Presentation is loading. Please wait.

Presentation is loading. Please wait.

Responding to an emergency situation. Chain of survival, moving a victim, and Heimlich maneuver.

Similar presentations


Presentation on theme: "Responding to an emergency situation. Chain of survival, moving a victim, and Heimlich maneuver."— Presentation transcript:

1 Responding to an emergency situation. Chain of survival, moving a victim, and Heimlich maneuver

2 Chain of Survival The chain of survival is a sequence of actions that maximize the victim’s chance of survival. It consists of three actions: check, call and care.

3 Check The first part of check, call, care is check. In this step you are checking two very important components. 1: Is the scene safe? 2: Is the victim unconscious?

4 Check the scene It is important that before you do anything you check to make sure that the scene is safe for you to be around. If the scene is determined to be unsafe, you must stand clear and wait for EMS (Emergency Medical Services) to arrive. Remember, there is no point in trying to help someone if you’re just going to become the next victim. (house fires)

5 Examples of an un-safe scene Some examples of an un-safe scene are fire, smell of gas, unstable construction of a building, water and electricity, or falling boxes, crates, beams, etc.

6 Is the victim conscious? After checking the scene and determining it’s safe, you want to always check the victim to make sure they’re unresponsive. This is done by tapping and shouting, “Hey, Hey, are you alright?”

7 Is the victim conscious? It is very possible that your victim may just be sleeping, so it’s very important that you make sure there is an actual emergency before starting the chain of survival.

8 Call Now you have checked the scene and verified that the victim in unconscious. The next step is very crucial, you must call or tell someone else to call and order them to bring an AED. You will learn what an AED is later in this unit.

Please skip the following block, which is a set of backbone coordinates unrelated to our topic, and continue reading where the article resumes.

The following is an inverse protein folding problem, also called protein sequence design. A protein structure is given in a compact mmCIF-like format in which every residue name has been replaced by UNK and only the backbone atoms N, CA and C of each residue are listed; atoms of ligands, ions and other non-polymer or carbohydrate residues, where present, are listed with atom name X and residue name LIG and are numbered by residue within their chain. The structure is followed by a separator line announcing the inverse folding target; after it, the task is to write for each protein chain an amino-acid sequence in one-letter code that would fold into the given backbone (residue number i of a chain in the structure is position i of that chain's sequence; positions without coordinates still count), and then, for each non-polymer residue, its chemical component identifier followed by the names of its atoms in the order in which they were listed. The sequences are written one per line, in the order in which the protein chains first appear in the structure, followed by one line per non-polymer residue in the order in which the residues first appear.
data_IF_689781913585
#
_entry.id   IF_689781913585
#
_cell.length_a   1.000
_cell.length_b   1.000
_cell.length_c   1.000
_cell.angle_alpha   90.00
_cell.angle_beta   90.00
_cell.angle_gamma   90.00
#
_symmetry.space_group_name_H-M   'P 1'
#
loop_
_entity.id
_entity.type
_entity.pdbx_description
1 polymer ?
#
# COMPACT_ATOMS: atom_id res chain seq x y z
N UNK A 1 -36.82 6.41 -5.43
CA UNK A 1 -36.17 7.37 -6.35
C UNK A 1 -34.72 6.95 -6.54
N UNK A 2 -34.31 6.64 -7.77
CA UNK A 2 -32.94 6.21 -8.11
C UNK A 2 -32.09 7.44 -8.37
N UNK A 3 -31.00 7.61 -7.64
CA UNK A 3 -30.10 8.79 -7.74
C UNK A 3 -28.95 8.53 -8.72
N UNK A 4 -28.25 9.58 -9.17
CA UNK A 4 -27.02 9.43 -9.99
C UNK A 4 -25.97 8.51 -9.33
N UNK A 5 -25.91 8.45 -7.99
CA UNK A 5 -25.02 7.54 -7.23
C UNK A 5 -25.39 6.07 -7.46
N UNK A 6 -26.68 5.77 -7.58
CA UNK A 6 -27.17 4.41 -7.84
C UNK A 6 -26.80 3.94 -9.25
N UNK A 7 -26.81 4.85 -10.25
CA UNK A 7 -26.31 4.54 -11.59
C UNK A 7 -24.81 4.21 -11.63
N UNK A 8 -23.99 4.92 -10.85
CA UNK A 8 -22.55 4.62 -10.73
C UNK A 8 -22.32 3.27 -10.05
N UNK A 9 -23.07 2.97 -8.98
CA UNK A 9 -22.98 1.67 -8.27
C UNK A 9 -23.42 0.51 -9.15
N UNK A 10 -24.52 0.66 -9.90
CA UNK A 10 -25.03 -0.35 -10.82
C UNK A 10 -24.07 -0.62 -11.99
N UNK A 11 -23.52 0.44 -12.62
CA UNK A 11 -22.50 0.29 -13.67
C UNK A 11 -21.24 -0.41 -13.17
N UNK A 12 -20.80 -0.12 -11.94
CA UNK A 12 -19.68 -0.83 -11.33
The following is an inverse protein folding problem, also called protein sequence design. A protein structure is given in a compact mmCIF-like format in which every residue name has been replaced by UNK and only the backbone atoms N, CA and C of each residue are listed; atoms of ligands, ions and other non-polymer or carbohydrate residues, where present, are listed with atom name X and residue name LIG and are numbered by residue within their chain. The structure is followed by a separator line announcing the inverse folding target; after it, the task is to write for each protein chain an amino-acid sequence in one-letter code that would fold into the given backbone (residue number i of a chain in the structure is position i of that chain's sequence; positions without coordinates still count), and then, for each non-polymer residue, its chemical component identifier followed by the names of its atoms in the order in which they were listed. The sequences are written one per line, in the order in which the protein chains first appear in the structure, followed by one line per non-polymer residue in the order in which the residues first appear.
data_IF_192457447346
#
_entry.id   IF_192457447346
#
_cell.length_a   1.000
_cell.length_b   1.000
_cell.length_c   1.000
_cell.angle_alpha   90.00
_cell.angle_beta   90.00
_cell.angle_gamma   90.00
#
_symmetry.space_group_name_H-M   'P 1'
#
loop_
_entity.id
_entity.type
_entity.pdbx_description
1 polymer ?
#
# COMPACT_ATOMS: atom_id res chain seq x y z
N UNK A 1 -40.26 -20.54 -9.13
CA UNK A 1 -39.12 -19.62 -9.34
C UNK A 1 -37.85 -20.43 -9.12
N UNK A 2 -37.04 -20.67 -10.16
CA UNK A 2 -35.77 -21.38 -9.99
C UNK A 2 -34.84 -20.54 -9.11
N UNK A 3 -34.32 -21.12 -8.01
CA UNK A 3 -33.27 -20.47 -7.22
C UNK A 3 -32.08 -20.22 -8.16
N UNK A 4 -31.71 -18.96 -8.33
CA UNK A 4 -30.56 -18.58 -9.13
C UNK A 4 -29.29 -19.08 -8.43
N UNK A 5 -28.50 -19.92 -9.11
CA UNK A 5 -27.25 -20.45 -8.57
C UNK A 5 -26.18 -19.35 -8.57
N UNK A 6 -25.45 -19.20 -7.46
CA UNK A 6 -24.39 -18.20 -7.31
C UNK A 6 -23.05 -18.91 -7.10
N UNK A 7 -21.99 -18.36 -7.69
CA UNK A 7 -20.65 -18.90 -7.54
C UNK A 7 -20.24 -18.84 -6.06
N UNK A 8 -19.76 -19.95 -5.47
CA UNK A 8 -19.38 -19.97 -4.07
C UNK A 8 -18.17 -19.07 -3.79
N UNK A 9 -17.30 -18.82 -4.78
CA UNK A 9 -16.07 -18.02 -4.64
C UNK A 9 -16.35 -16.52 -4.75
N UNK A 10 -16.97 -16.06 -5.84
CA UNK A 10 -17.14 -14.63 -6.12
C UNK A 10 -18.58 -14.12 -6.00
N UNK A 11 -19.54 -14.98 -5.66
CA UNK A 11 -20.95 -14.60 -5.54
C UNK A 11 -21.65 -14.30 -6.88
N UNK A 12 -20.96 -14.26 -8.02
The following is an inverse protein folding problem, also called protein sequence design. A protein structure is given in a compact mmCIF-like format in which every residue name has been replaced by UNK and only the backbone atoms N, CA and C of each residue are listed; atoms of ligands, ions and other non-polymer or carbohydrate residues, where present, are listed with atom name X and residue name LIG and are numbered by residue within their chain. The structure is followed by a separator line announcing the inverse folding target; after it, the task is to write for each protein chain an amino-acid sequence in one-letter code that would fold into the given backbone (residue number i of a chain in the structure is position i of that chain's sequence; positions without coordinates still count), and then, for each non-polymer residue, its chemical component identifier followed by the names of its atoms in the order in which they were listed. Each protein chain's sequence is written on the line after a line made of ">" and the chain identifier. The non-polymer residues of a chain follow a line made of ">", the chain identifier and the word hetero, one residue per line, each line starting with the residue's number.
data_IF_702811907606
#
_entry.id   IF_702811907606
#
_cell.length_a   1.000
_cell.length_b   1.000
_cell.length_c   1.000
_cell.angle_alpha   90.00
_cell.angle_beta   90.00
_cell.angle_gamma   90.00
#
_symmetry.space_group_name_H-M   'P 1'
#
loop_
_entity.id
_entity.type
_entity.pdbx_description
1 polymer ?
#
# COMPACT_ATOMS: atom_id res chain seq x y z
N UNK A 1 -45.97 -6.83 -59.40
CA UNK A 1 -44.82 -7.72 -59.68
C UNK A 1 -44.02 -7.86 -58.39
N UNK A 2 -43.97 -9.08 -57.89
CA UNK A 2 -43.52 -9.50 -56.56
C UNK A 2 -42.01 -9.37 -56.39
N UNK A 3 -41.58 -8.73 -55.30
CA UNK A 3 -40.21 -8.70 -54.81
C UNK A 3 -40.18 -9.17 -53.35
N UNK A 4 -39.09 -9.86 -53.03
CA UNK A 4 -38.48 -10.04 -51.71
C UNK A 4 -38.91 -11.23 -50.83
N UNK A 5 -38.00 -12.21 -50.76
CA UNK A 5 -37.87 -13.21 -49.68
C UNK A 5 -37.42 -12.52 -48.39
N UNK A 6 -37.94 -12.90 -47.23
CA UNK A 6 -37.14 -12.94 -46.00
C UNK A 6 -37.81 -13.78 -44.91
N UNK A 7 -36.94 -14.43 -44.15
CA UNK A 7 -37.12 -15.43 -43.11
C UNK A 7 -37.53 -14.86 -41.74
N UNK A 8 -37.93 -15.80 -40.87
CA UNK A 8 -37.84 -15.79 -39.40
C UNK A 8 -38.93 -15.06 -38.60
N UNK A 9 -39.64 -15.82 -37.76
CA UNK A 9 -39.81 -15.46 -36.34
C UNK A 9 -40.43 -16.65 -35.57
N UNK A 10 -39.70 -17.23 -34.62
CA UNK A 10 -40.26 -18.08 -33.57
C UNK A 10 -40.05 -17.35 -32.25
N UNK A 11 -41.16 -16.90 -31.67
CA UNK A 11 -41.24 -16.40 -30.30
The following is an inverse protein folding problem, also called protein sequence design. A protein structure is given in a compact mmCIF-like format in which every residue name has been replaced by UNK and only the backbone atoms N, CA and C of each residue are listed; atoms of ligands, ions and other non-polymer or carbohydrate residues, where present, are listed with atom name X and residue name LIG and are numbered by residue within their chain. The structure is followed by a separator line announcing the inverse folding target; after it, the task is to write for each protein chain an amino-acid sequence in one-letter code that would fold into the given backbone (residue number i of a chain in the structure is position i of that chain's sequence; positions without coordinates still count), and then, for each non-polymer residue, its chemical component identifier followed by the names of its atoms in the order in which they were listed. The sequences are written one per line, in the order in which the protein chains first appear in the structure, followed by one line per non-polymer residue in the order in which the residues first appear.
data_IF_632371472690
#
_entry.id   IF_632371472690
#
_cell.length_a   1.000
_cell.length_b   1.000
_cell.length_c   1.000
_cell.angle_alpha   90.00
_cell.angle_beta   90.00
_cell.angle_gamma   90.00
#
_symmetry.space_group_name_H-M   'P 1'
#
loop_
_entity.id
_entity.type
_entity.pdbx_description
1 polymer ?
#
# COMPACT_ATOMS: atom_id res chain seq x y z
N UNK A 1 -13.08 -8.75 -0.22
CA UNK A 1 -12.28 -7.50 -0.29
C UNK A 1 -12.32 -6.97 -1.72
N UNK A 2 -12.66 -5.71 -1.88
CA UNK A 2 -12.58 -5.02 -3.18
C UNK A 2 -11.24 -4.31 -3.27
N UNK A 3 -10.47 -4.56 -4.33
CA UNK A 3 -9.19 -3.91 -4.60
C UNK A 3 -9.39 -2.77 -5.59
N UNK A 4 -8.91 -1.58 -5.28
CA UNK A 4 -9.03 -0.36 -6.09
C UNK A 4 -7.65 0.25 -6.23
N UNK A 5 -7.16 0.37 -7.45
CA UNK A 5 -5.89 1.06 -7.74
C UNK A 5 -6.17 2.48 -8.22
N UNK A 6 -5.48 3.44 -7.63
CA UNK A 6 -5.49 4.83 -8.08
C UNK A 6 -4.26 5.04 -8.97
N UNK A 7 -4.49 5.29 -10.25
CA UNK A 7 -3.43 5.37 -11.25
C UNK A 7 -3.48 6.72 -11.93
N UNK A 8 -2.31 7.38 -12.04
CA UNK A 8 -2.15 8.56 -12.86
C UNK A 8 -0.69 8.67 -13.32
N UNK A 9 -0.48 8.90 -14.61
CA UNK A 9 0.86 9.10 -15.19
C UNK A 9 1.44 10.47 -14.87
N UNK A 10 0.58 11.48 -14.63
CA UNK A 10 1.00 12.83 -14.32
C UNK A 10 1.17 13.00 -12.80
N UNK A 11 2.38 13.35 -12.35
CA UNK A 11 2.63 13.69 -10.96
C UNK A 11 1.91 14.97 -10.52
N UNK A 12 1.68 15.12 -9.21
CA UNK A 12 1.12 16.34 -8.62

9 Should I move them? There are only certain instances when you should move someone you think may have suffered an injury, they are: 1. If the scene becomes unsafe 2. To get to someone more seriously hurt 3. To get to a firm, flat area to perform CPR 4. If they’re lying face down and you cannot check for breathing.

10 Moving an unconscious victim If the victim is lying face down and you need to check their breathing you may need to roll them over. Follow these directions very closely to prevent more harm. 1. Make sure arms legs are straight 2. Move the arm closest to you straight over the victim’s head and put the other arm down at their side 3. Place the hand closest to the head around the neck and brace the victim’s head in case of neck injury 4. Grab the victim by the waist, pocket, or belt loop and pull them toward you while holding onto the neck. 5. Once on their back, place both arms to their side and uncross the feet (if they got crossed during the roll)

11 Recovery position If your victim has started breathing again and has a pulse, but are still un-responsive to you, you need to put them in the recovery position. Follow these steps: 1. Raise the arm furthest from you straight over the victim’s head 2. Cross the arm closest to you across the victim’s chest 3. Bend the victim’s knee closest to you so their foot is flat on the ground and their knee is up 4. Brace the victim’s neck in case of neck injury 5. Grab the victim’s waist, pocket, or belt loop and roll the victim away from you. 6. Their knee should form a kind of “kick stand” and their face should rest on their arm. Check to make sure that their face is not in the ground. This is important so they don’t choke if they vomit.

12 Heimlich Maneuver The Heimlich maneuver is used on a conscious victim who is choking and has lost the ability to breathe. If you came across someone who was choking, and you could hear gasps of air, encourage them to keep coughing. DO NOT HIT THEM ON THE BACK! You could tell if the victim is choking if they use the universal sign for choking, which are both hands around the throat.

13 Heimlich Maneuver If the victim stops gasping and you can not hear anymore coughing, then they are choking and need assistance. The first thing you must do is get consent. Consent means permission, and you must have the victim’s consent before performing the Heimlich maneuver. Failure to get consent could result in legal troubles.

14 Heimlich Maneuver You obtain consent by saying, “are you choking? I know how to do the Heimlich maneuver, can I help?” If they say yes, you should call 911 and may begin the Heimlich maneuver. However, if they say no, you may not touch them. You should, however, still call 911. If they pass out, you have what is known as implied consent. Implied consent means they would probably allow you to help them if they knew they were unconscious.

15 Performing the Heimlich Maneuver To perform the Heimlich maneuver, you need to place one foot in between the victim’s legs. Find the belly button with your middle finger of either hand. Make a fist with the other hand and place your thumb above your middle finger. Cover your fist with your other hand, and then apply inward and upward thrusts until the object comes loose.


Download ppt "Responding to an emergency situation. Chain of survival, moving a victim, and Heimlich maneuver."

Similar presentations


Ads by Google